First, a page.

To get involved visit the Wild Pollinator Count website ( where you will find information on how to count pollinators, identify the insects you see, as well as a handy tally sheet to record your observations.

Then all you need to do is find some flowering plants, spend 10 minutes watching for visitors and submit your observations via the website. During the week you can submit as many 10-minute observations as you like.

Observations from the Wild Pollinator Count will build a picture of the ecology of wild pollinators, what plants they visit, where they are found and how they are affected by human activities. Participation from the public means that many observations, from an extensive area can be collected, something that would be impossible otherwise.

Once a large enough, long-term data set is available it will enable the researchers to analyse it for trends and contribute to our understanding of native pollinator ecological dynamics.

Its a great opportunity to learn more about the insects that frequent your patch and contribute to science. So find some flowers and start counting!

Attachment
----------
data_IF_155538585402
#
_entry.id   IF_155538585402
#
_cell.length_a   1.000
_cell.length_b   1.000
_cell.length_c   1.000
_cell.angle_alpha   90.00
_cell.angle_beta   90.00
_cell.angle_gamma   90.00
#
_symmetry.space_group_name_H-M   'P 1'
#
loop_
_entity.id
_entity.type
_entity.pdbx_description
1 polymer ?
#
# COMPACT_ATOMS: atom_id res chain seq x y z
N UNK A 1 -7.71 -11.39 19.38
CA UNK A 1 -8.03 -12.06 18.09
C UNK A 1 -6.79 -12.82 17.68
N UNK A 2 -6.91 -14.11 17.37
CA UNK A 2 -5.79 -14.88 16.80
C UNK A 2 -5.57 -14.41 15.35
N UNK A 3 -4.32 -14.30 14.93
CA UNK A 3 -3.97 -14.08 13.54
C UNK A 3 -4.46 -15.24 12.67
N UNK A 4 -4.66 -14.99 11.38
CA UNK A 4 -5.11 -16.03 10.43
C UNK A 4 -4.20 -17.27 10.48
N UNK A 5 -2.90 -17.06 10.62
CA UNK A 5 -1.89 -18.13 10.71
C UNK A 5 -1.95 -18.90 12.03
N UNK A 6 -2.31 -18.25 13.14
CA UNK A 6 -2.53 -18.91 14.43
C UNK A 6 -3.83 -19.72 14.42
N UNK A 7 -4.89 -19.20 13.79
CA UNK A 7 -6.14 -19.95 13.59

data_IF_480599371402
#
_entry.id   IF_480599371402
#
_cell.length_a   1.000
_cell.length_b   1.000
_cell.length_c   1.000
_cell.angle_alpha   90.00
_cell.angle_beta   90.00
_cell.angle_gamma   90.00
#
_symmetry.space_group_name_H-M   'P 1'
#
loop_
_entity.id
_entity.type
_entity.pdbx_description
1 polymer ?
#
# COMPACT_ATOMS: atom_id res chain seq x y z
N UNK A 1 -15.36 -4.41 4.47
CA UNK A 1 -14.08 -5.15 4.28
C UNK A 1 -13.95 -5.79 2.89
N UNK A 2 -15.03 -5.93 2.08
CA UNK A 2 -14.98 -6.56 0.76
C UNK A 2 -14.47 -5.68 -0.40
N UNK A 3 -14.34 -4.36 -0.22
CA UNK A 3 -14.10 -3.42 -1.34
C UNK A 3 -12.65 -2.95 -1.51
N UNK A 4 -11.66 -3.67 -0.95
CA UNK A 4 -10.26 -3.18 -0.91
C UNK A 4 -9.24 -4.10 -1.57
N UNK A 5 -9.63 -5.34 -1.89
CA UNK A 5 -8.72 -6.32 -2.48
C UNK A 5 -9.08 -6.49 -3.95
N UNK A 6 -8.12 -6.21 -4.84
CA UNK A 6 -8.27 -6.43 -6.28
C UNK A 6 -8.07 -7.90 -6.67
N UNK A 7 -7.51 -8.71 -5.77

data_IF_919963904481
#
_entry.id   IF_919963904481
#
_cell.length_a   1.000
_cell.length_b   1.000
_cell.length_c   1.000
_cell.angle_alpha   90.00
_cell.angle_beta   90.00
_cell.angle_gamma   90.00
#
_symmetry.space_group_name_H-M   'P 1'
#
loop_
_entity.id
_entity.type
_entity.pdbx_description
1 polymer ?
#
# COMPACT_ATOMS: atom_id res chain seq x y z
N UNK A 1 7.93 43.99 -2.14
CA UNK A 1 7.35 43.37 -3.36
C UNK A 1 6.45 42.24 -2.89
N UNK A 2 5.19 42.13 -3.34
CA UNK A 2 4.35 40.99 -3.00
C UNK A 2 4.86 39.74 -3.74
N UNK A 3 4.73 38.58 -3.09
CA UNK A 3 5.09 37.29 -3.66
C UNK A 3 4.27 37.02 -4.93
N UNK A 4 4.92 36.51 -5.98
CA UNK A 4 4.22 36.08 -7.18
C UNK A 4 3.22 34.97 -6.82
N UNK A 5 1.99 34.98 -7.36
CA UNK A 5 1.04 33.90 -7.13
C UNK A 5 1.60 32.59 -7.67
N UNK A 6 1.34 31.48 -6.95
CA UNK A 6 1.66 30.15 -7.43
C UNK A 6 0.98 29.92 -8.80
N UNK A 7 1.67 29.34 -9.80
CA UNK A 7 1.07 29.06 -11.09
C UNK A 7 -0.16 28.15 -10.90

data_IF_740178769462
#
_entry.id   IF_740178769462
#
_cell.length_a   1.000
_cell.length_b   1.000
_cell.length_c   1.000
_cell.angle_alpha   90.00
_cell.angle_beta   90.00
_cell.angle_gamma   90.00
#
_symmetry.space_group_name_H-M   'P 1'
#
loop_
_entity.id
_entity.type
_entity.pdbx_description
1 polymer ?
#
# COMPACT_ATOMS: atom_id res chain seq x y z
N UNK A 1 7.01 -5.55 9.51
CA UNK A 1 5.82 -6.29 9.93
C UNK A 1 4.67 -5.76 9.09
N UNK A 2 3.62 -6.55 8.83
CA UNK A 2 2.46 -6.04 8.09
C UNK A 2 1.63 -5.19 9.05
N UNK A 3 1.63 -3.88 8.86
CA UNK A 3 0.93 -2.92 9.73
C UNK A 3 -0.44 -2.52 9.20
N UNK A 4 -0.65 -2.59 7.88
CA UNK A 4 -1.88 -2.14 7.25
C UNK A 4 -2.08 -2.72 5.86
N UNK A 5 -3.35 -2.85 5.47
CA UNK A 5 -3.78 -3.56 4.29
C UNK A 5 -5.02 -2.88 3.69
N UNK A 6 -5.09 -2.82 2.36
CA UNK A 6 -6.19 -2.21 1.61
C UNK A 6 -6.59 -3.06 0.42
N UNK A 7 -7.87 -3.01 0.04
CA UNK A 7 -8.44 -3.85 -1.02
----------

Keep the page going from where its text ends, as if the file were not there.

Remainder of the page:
Do you know your harvestable rights?

Did you know that the size and location of your property dictates how much water you are permitted to hold in dams?

In our region, rural landholders can capture and store 10% of the average rainfall run-off on their land without a licence. The total allowable capacity of your dams is called the Maximum Harvestable Right Dam Capacity (MHRDC).

To work out your MHRDC, use the calculator available on the WaterNSW website. The calculator will specify the total legal capacity of dams on your property and takes into account rainfall and variations in rainfall pattern and the size of your land. If you are thinking of constructing a new dam, you must factor in the volume of any existing harvestable rights dams on your property.